Growth Trends for Related Jobs
If you are interested in library science, can pay attention to detail and are computer literate, consider a career as a library specialist. A library specialist, also called a library technician, helps keep libraries running smoothly. According to the U.S. Bureau of Labor Statistics (BLS), the need for library specialists is expected to increase 9 percent from 2008 to 2018.
A library specialist is someone who works under the supervision of librarians to assist library patrons. He assists patrons with tasks such as scanning returned items, stamping due dates on library materials and issuing new library cards to patrons. The specialist performs other tasks unrelated to patrons such as administering library programs, preparing invoices and coding library materials. He may also supervise support staff such as library assistants.
A specialist performs a variety of duties such as answering telephone calls, responding to patrons’ questions and assisting teachers and their students. The library specialist also helps patrons find library resources such as books, reference materials, electronic journals and audiovisual equipment. She maintains periodicals, reference materials and library collections. The specialist uses a pushcart to retrieve, re-shelve or deliver library books. According to O-net Center, a library specialist sorts, catalogs and processes other print and non-print materials according to procedures, and returns them to shelves or designated storage areas.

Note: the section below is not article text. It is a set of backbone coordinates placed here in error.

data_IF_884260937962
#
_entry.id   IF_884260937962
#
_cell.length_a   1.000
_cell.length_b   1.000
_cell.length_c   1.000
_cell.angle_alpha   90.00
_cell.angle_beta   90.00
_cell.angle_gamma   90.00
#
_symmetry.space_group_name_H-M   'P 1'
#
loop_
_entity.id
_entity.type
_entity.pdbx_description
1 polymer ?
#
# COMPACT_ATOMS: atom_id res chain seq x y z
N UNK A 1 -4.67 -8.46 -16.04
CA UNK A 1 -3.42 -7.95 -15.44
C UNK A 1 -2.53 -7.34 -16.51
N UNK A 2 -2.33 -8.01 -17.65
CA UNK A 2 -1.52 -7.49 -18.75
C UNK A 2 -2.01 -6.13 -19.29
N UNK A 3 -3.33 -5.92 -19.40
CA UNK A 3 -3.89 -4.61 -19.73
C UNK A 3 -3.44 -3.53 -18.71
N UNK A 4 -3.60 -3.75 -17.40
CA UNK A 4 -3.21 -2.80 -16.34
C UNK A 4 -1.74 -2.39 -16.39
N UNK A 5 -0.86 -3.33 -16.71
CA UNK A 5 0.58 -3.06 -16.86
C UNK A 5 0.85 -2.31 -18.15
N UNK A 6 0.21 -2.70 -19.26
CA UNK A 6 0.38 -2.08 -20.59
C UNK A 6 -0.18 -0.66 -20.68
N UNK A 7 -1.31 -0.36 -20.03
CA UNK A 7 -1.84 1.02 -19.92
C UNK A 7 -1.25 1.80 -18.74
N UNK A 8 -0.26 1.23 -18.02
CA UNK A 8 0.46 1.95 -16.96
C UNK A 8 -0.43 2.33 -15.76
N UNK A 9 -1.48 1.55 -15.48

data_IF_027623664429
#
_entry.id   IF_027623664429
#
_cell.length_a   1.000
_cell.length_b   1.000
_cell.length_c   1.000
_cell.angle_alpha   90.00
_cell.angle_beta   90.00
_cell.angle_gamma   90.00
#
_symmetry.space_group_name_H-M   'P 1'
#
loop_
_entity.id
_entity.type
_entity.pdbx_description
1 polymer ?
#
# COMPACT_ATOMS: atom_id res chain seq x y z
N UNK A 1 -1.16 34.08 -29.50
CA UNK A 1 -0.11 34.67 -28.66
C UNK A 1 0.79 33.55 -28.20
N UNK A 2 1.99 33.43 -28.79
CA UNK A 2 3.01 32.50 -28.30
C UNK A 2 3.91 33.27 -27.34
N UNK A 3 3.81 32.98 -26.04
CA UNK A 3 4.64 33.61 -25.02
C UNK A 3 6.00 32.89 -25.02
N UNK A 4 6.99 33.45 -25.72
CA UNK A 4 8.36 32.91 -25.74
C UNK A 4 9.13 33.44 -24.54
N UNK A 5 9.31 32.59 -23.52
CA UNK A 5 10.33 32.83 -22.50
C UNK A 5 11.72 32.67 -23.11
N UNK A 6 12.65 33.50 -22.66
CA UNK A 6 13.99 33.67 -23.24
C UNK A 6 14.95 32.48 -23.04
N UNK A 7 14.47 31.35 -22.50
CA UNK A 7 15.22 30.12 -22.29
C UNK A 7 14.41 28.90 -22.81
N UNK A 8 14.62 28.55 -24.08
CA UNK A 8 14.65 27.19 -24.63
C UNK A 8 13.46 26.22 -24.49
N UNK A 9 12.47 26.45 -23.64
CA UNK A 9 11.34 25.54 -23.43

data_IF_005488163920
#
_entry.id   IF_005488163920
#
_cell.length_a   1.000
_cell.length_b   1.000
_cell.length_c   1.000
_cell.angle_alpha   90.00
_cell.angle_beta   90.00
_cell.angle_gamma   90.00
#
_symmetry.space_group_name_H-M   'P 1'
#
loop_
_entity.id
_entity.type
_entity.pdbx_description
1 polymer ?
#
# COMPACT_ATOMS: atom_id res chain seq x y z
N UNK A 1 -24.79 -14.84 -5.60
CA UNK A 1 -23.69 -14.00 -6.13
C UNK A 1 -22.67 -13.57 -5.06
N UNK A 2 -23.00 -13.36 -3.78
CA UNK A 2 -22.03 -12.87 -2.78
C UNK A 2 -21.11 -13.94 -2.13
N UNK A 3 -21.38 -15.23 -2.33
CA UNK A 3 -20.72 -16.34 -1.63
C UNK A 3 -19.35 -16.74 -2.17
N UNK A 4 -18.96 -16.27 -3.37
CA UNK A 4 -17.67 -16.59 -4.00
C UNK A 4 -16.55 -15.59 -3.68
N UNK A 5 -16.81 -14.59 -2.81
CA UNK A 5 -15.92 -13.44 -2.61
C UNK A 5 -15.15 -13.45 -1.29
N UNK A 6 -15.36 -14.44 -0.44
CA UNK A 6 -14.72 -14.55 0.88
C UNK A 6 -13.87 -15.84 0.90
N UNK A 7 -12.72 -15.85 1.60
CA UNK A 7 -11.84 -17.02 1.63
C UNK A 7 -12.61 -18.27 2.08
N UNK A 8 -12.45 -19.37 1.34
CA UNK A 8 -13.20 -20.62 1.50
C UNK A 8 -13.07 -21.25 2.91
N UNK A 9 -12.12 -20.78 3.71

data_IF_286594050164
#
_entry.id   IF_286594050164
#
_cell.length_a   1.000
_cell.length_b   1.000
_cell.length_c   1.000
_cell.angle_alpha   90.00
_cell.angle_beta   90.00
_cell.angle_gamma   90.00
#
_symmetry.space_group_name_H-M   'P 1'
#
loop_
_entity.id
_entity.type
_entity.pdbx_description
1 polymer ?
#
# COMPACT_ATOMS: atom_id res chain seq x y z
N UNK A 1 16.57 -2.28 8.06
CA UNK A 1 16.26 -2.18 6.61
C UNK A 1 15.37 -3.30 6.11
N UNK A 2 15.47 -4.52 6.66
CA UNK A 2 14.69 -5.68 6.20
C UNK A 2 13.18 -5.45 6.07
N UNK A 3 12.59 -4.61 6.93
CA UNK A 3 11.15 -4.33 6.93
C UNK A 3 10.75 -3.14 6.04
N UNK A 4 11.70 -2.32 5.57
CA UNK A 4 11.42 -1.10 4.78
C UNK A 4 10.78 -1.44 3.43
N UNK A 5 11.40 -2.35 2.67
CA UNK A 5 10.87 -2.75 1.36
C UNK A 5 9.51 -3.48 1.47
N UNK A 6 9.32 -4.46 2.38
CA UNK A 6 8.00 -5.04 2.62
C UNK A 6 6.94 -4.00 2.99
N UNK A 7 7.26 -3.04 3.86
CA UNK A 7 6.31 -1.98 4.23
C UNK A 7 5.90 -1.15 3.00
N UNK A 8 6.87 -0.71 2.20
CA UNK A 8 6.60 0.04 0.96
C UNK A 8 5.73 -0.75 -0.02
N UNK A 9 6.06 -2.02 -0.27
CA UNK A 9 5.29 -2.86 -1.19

Employers prefer hiring a library specialist with a certificate or associate degree. Typically, colleges and universities offer postsecondary programs that include classes in library organization, circulate library materials and library automation systems.
Typically, a library specialist spends a long time sitting at a desk and staring at a computer screen. He constantly lifts and carries books and bends to shelve books through the work day. The specialist works normal business hours such as 9 a.m. to 5 p.m., but workday schedules may include evenings and weekends.
A library specialist who is interested in working in a Title 1 school, which receives funding because of the number of low-income students, must have additional requirements. Besides an associate degree, a library specialist must pass a state or local examination to work in a Title 1 school. Advancement opportunities for a library specialist include supervisory positions and more responsibilities of the library’s day-to-day operations. With additional education such as a bachelor’s and master’s degree, a specialist can become a librarian. According to the O-net Center, in 2009 the median salary for a library specialist was $29,570 a year.